Stranded and flooded

This Saturday we drove to the country, St. Thomas to be specific, to visit family. It was raining, as the entire island was experiencing a “trough” that was expected to bring a lot of precipitation throughout the weekend. We had debated if we should go or not, as the roads can get flooded and sometimes completely blocked. We decided to take the risk, as we had heard it wasn’t too bad out in St. Thomas.

The drive out was fine, if a little rainy and cool. The drive home, however, was a nightmare. The roads, most of which have no drainage system, had become milky brown rivers. The usual potholes were not detectable and there were rocks and debris in the road where there had been mini-landslides. This was manageable, as was a stretch of road that is usually only passable in rain by driving on the side.

However, when we got to a small community just outside of Kingston called Bull Bay, we got stuck. A sharp curve had become a torrential river, complete with a four-foot tree stump that had washed into the road. We were third in a long line of cars that just stopped and pondered for awhile. My husband said we would just have to wait. This was with my toddler daughter in the car, who had just thrown up and had a fever, as well as our neighbour’s two children, one of whom had also thrown up. Envisioning a night in the car in this scenario, I started to panic. I suggested going to a hotel, but my husband pointed out that there were none nearby.

Then, all of a sudden, a flurry of activity started, as a group of men started walking towards the water and began directing the cars through a back lane to the left of the road. This would be a back lane for the ghetto of Bull Bay, i.e., not safe. We had no choice, however, and started driving through the narrow lane, which was framed by zinc fences. We were proceeding just fine until the line stopped moving. It seems there was confusion up ahead as people from the other direction were also trying to get through. At this point, we were stuck in about a foot of water and the car was struggling.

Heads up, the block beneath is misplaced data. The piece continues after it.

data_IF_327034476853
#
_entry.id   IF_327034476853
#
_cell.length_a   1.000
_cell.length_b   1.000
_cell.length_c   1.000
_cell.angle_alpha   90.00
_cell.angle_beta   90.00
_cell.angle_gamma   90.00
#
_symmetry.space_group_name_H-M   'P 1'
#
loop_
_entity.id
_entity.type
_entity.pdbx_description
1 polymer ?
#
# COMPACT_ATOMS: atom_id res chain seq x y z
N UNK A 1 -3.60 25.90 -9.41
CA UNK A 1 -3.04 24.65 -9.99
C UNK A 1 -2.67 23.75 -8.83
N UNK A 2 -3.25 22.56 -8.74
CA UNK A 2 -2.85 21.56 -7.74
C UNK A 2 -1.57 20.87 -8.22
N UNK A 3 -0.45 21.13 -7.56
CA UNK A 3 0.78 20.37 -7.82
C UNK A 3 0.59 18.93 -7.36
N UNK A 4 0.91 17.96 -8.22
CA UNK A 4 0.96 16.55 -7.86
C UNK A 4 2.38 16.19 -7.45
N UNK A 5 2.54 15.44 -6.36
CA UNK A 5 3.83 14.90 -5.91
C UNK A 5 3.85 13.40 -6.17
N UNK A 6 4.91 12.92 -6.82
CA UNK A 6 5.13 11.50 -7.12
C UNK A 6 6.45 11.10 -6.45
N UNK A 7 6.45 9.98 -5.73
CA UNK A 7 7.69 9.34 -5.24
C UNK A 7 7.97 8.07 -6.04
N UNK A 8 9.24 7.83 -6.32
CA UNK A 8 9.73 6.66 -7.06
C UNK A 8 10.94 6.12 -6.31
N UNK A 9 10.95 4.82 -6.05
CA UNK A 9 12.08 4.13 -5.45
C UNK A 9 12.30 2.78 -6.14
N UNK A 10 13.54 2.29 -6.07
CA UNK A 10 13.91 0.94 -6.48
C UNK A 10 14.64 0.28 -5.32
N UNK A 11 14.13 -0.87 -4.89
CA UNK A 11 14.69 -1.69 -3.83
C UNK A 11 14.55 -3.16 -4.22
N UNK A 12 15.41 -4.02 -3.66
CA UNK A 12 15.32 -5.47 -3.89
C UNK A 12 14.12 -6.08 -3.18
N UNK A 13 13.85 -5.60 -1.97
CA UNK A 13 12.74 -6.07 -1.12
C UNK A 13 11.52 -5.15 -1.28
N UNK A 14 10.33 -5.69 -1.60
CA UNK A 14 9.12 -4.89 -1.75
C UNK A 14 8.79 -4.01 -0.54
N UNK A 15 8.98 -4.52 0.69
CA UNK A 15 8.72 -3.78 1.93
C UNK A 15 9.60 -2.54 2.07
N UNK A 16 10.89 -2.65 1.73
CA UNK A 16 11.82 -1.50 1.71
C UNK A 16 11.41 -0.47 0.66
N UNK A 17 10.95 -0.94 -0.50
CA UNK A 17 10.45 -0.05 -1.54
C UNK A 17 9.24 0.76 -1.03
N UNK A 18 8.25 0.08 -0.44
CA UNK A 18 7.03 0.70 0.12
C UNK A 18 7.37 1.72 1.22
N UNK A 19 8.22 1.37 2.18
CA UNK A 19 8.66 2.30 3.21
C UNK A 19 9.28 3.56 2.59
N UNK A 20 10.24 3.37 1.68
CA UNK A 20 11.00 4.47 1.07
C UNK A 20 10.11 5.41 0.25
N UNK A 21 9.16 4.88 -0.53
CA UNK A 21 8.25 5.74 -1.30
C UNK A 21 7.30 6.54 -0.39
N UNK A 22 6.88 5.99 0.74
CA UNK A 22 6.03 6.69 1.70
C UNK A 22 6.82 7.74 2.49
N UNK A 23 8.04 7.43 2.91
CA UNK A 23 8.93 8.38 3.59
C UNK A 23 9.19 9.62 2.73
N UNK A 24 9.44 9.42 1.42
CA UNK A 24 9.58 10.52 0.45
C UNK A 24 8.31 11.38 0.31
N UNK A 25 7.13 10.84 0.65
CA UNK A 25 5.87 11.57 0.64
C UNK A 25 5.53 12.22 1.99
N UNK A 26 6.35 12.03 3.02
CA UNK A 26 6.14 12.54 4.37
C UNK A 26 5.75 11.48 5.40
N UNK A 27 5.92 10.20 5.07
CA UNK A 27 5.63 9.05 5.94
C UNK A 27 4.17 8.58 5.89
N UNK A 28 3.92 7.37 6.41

After some shouting and flailing of arms, we were finally directed through and were back onto the main road. I have never been so relieved to see the pothole-filled main road before in my life. My mind had begun to venture to the volatility of the area and what would happen as tempers flared.

We finally made it home and everyone is healthy today. But this incident has highlighted all the concerns and questions I have when driving these roads:

  • When will the roads be fixed? Apparently it has been decades, with the potholes just burrowing deeper.
  • What are the economic losses as people who could normally commute in an hour take up to two hours to navigate the damaged roads?
  • What are the economic losses as cars endure more wear and tear than is reasonable?
  • What about safety? What are people to do when the roads are impassable? What about flooding and the danger to residents?
  • Why is there no drainage system?
  • What about the rocks and boulders and trees that fall from overhead mountains and cliffs? Are those monitored?

I wondered all these things as we drove. I also wondered if the area MP (James Robertson I believe) had ever driven these roads during a flood. I suspect not, as if he had, he might take swifter action to remedy these immediate threats, both to the nation’s economy and to individual safety.

4 thoughts on “Stranded and flooded

  1. Kate! Why didn’t you turn round and go back? This could have been a very dangerous situation. But you are right. That stretch of road is appalling – drainage, everything. And there is a fording of some sort which gets regularly flooded. But (I hate to say this) it’s “only poor people” who live in that area. They are expected to just endure it…

  2. Kate, never a dull moment for you and yours it seems when on the road. True grit from a Canadian girl. Glad it all turned out well. Weather in Jamaica is not to be reckoned with as it can be quite severe in it’s tact. Take care .

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